Nothing is better at the holidays than second helpings of the foods you love. Consider this a second helping of food for thought.

It’s Part 2 of my Lump of Coal Awards, now in their 18th year, a dishonor presented to managers, executives, firms, watchdogs and other fund-industry fumblers for action, attitude, behavior, execution or results that are misguided, bumbling, offensive, disingenuous, reprehensible or just plain stupid.

The market’s 2013 gains have made it easy to overlook ineptitude this year, but I singled out nine “winners” last week whose ham-handed incompetence should earn them nothing more than a Lump of Coal in their Christmas stockings. Now it’s time for the worst of the rest.

And the losers are:

PIMCO and Invesco for being off-target with their target-date funds.

Lipper Inc. tracks six different dated categories for “mixed-asset target funds” for the years 2025-2050, and PIMCO’s RealRetirement funds are at the bottom of every category group that ends with a five (2025, 2035, 2045), while Invesco’s Balanced-Risk Retirement funds lag every year ending in zero (2030, 2040, 2050). The only reason PIMCO wasn’t dead last in all groups was that Invesco was there; the reason why Invesco was not at the bottom in all groups is that it doesn’t have funds for years ending in five.

Worse, both fund groups lagged average performance in each of those categories by about 10 percentage points, difficult in a year that forgave almost all investment strategies.

The Vanguard Group, for adding injury to insult in its money-market funds.

Investors using money-market funds as safe-haven holding pens for their cash know they’re not getting much in return these days, but what shareholders in Vanguard’s three money funds got in September was completely unexpected, a capital gain.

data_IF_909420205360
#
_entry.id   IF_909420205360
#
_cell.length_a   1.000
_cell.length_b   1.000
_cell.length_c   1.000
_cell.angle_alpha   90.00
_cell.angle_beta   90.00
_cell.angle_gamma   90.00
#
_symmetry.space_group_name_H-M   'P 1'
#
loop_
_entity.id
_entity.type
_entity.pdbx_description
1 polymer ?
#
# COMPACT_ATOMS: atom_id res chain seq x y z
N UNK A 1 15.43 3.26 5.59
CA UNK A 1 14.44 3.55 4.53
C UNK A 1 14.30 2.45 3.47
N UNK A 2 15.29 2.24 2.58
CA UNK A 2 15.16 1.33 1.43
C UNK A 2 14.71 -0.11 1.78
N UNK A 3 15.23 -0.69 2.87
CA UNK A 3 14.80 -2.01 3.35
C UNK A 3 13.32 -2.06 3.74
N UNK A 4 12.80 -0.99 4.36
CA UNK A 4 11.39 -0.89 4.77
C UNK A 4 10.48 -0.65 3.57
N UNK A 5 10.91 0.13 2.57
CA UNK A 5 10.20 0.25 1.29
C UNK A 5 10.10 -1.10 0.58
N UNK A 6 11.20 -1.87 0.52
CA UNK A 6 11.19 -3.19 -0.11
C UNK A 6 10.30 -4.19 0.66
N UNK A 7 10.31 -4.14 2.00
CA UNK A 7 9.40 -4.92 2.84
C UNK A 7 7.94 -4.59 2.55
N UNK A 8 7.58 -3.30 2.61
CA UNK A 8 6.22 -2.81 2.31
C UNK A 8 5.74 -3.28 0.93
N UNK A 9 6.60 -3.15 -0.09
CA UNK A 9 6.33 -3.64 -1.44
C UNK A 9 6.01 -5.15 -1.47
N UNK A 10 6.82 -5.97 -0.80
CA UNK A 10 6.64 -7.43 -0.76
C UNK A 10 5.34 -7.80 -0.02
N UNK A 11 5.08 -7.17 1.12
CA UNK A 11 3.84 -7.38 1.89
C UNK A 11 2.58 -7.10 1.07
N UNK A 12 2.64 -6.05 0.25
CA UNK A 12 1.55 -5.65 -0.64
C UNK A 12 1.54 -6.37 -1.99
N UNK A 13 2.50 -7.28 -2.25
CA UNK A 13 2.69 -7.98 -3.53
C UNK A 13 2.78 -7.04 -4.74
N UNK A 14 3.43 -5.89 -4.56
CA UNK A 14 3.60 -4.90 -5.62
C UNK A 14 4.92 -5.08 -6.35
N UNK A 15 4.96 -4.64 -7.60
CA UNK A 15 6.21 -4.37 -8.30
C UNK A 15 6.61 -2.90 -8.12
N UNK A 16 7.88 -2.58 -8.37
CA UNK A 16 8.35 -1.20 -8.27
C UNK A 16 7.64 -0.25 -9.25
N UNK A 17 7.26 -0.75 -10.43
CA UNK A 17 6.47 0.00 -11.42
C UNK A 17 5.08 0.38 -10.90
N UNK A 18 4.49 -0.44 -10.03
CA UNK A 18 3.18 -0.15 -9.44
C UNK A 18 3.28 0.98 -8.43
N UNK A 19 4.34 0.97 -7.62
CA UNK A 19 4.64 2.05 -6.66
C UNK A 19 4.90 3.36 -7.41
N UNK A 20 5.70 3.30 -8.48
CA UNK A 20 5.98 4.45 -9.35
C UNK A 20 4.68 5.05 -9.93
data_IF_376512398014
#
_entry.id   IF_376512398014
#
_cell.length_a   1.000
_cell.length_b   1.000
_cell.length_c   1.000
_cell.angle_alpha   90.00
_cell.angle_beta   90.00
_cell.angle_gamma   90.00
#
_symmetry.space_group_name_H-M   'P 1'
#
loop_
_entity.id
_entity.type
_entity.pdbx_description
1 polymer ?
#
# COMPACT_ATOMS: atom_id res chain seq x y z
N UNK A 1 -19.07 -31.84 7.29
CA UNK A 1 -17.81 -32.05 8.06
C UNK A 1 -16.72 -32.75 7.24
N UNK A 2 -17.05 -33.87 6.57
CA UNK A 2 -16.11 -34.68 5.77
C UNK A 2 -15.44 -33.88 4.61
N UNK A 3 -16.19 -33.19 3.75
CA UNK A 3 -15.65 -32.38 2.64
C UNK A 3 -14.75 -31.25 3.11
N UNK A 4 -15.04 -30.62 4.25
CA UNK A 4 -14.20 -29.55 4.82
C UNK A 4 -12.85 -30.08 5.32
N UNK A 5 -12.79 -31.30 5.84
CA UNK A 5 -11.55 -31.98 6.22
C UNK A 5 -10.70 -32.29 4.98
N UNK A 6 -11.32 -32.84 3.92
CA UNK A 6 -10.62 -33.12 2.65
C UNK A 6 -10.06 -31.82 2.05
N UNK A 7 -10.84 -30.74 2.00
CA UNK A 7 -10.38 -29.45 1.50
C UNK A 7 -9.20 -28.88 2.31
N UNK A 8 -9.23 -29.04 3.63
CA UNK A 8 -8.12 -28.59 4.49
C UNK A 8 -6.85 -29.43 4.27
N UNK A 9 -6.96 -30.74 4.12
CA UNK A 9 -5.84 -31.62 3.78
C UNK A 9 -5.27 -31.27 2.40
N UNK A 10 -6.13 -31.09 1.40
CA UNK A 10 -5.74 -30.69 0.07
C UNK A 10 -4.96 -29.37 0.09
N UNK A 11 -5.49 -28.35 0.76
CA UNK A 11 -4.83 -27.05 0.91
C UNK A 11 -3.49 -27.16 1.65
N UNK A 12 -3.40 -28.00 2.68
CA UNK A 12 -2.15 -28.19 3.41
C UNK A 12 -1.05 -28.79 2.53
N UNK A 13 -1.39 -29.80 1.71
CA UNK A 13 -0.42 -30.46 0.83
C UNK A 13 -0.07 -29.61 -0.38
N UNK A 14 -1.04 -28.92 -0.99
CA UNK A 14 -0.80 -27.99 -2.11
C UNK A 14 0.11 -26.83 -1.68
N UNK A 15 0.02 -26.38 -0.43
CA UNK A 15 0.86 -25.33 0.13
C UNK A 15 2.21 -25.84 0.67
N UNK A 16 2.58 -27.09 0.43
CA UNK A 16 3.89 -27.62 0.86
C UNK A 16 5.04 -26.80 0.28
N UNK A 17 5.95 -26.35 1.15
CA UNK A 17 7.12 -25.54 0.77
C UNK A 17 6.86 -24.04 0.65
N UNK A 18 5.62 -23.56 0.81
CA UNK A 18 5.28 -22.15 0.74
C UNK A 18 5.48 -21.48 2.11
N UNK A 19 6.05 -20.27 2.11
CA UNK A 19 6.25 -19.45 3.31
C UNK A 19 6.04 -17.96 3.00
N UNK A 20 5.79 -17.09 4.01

What happened to generate the gain here is unimportant; this gain is not extra profits, just extra tax headaches. And while it’s easy to dismiss the gains as fractional, that’s also how you can describe returns. In fact, the monthly income per dollar in Vanguard Prime at the time of the distribution was $.00001, meaning the gain paid in September was equal to the income the fund generated for the entire year up to that point. Thus, all gains for the first nine months of 2013 became taxable, leaving shareholders with a tiny capital-gains reporting issue to deal with when they file their 2013 tax returns. Yuck.

LocalShares, for rooting a little too hard for its hometown.

Plenty of people head to Nashville seeking fortune and fame, but they do it in country music, not in mutual funds. But the people behind the LocalShares Nashville ETF (NASH) are singing the mutual-fund tune; they opened this year investing only in companies based in and around Music City.